June 5, 2023

In May 2023, a succession of torrential downpours triggered a series of floods in Italy’s northwestern Emilia-Romagna region. The cities of Bologna, Cesena, Forlì, Faenza, Ravenna, and Rimini bore the brunt of the devastation, experiencing the most significant impact from the storms and subsequent floods.

The first series of floods broke out between May 2nd and 3rd, resulting in the loss of two lives. More devastating floods struck the area between May 16th and 17th, claiming the lives of 15 people. These floods destroyed critical transportation networks throughout the region, displacing approximately 50,000 people and leaving over 36,000 homeless. Many of the displaced were housed by friends and family, while others sought refuge in hotels or temporary shelters.

Climate change has been identified by experts as the underlying factor behind the floods by experts in the country. This Spring, northwestern Italy experienced an extraordinary amount of rainfall, measuring approximately 19.6 inches within a span of 15 days. This amount surpasses more than half of the region’s annual average rainfall.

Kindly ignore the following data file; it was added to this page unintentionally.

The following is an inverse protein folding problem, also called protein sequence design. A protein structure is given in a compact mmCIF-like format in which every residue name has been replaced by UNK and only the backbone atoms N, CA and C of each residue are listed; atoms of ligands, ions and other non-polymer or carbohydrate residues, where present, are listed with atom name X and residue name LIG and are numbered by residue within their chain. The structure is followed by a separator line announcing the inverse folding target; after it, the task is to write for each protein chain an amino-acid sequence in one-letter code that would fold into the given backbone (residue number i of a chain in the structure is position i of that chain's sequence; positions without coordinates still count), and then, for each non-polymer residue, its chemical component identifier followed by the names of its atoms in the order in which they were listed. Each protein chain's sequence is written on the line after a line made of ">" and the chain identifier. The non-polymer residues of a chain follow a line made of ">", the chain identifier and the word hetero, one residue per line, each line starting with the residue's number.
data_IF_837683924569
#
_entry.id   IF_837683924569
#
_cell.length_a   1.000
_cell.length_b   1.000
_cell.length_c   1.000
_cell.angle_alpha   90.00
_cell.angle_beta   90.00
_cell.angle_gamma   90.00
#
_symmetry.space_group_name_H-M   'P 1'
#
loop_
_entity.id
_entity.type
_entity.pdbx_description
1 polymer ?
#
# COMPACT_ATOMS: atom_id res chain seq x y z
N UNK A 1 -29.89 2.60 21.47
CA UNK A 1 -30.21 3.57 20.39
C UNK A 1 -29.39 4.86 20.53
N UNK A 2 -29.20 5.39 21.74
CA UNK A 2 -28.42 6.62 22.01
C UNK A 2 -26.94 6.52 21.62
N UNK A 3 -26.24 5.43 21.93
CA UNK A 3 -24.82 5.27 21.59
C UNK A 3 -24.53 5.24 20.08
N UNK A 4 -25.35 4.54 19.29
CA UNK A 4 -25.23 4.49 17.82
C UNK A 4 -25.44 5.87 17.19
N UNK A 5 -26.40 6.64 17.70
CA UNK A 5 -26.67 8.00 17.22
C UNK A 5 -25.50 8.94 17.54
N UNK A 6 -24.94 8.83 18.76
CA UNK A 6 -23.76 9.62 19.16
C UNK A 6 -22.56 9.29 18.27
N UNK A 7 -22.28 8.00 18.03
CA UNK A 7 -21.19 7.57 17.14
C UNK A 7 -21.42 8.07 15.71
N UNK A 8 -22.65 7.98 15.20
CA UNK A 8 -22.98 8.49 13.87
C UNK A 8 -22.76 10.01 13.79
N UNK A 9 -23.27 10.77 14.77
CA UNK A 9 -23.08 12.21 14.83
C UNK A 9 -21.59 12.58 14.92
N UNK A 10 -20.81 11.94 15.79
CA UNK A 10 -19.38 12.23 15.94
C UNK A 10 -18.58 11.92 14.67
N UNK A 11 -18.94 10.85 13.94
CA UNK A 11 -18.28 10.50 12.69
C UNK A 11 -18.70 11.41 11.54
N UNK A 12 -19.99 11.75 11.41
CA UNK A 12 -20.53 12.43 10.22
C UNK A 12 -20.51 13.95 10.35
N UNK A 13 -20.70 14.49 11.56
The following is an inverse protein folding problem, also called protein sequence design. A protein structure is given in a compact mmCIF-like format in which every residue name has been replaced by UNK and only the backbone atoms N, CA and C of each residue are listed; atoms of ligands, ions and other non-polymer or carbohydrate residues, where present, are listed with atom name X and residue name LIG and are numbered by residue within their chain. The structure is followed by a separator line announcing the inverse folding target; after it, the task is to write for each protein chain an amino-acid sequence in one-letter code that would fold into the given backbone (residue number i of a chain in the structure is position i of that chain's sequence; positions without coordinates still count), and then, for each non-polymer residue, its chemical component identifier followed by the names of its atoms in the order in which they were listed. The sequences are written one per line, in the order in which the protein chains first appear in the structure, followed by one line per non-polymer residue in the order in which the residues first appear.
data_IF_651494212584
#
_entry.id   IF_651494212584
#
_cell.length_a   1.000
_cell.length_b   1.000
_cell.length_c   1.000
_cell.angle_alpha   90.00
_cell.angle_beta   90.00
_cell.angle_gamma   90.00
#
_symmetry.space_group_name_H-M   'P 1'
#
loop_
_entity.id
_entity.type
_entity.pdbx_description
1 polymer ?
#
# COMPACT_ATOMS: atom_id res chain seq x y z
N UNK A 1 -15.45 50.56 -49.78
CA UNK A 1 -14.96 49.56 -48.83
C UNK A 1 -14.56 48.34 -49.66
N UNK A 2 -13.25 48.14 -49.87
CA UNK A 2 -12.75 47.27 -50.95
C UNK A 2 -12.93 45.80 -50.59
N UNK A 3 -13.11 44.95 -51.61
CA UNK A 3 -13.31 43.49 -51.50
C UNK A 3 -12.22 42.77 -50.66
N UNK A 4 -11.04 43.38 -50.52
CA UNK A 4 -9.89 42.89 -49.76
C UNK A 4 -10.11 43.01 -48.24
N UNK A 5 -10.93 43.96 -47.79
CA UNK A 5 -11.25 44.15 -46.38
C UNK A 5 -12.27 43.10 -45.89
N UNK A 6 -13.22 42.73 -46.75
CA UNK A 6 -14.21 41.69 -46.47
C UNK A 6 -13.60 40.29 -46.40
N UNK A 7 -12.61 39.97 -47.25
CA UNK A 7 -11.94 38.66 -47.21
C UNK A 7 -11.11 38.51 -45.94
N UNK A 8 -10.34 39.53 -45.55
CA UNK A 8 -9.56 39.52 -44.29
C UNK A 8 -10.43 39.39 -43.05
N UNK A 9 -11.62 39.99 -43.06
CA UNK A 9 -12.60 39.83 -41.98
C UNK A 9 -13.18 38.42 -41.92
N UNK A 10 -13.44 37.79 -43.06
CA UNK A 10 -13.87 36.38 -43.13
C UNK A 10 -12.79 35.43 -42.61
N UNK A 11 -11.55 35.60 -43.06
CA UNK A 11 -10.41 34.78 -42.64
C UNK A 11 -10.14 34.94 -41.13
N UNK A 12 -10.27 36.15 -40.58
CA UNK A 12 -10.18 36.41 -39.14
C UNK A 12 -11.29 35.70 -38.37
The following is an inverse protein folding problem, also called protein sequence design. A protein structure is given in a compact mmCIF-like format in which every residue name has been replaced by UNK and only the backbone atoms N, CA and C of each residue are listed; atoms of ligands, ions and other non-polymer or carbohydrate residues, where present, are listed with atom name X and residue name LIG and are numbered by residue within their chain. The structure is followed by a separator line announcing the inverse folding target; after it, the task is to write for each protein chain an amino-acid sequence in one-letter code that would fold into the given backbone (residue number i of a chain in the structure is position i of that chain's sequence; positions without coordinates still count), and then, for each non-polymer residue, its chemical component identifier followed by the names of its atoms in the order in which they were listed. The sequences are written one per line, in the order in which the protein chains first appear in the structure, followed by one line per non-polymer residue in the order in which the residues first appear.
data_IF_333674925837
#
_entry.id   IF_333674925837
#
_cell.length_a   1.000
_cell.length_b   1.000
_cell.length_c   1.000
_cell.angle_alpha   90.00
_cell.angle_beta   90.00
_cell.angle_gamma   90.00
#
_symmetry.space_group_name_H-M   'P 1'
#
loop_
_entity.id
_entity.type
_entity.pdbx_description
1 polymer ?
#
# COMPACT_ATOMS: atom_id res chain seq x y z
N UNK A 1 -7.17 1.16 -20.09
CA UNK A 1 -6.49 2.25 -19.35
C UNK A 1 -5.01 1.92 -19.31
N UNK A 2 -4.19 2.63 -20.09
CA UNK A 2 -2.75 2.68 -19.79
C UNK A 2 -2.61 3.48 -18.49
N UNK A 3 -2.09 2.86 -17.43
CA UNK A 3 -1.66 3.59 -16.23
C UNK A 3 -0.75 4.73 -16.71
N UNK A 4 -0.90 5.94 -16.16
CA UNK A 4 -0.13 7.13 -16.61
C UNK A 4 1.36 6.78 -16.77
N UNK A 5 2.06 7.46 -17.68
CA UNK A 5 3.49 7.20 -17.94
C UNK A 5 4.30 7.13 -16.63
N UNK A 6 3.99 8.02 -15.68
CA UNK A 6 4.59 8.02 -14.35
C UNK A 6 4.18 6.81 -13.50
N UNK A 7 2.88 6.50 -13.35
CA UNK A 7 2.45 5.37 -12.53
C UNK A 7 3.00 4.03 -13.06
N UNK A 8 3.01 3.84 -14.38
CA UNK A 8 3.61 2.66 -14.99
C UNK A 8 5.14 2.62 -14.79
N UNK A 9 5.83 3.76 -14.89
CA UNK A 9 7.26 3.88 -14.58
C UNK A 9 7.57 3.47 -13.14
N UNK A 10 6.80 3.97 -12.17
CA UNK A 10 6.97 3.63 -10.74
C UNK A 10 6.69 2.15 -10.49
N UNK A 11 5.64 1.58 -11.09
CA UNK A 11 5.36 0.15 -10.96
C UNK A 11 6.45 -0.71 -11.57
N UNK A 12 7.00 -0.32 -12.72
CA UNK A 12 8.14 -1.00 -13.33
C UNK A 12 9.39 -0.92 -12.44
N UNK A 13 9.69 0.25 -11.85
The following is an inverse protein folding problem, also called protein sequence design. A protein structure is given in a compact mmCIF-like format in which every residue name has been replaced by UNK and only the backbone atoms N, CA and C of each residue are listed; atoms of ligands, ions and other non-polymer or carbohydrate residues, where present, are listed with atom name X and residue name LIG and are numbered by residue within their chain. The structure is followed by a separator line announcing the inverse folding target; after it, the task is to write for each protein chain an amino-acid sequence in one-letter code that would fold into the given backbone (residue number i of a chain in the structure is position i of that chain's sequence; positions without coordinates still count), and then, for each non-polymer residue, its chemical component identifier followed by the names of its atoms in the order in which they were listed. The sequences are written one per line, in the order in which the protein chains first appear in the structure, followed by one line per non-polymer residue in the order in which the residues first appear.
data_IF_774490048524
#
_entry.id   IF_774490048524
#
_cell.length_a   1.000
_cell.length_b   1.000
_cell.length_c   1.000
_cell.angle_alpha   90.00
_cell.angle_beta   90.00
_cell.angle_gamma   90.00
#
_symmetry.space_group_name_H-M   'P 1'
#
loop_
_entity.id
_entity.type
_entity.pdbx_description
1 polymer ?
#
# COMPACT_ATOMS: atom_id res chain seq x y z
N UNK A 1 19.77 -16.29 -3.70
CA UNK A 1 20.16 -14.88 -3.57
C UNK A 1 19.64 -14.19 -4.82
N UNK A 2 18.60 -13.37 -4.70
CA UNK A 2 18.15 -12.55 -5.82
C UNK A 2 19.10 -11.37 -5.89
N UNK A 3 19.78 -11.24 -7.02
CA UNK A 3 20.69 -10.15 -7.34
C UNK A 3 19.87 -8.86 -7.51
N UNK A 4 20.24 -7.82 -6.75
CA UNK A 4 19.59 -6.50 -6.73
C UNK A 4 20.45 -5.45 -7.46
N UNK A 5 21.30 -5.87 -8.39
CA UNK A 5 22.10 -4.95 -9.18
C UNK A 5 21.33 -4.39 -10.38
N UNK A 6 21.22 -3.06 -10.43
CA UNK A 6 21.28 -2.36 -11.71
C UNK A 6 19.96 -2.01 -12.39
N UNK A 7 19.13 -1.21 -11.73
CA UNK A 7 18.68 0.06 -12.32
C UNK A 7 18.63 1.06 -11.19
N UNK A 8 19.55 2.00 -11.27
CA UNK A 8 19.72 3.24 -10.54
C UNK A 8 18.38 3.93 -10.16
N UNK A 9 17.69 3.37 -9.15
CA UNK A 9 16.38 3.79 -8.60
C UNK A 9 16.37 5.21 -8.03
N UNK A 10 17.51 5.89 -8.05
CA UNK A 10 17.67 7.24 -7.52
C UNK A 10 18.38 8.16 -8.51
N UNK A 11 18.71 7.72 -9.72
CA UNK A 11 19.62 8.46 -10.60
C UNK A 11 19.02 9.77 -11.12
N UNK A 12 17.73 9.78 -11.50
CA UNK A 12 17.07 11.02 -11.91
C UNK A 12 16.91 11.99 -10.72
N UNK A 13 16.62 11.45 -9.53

Environmental conditions were worsened by a prolonged drought that had persisted for several months, making the terrain unable to absorb the deluge. The condition of the soil resulted in the swelling of nearly two dozen rivers, which eventually led to the flooding of streets and farmland with billions of gallons of water.

CrisisReady’s latest situation report provides information on the changes in population densities in northwestern Italy between May 17 and May 31, 2023, when flooding in the region was most severe. The map on the report shows changes in densities on May 31, 2023, at 5:00 a.m. local time.

On the days of peak flooding, there was a sharp decrease in population densities of -10% in the areas most affected. Increasing population densities were seen along the northern and southern coasts of Ravenna, a city located just outside the areas immediately affected by the disaster.

Changes in population densities were calculated using mobility data from Data for Good at Meta at the time of analysis compared to baseline values detected 90-days before the incident took place.

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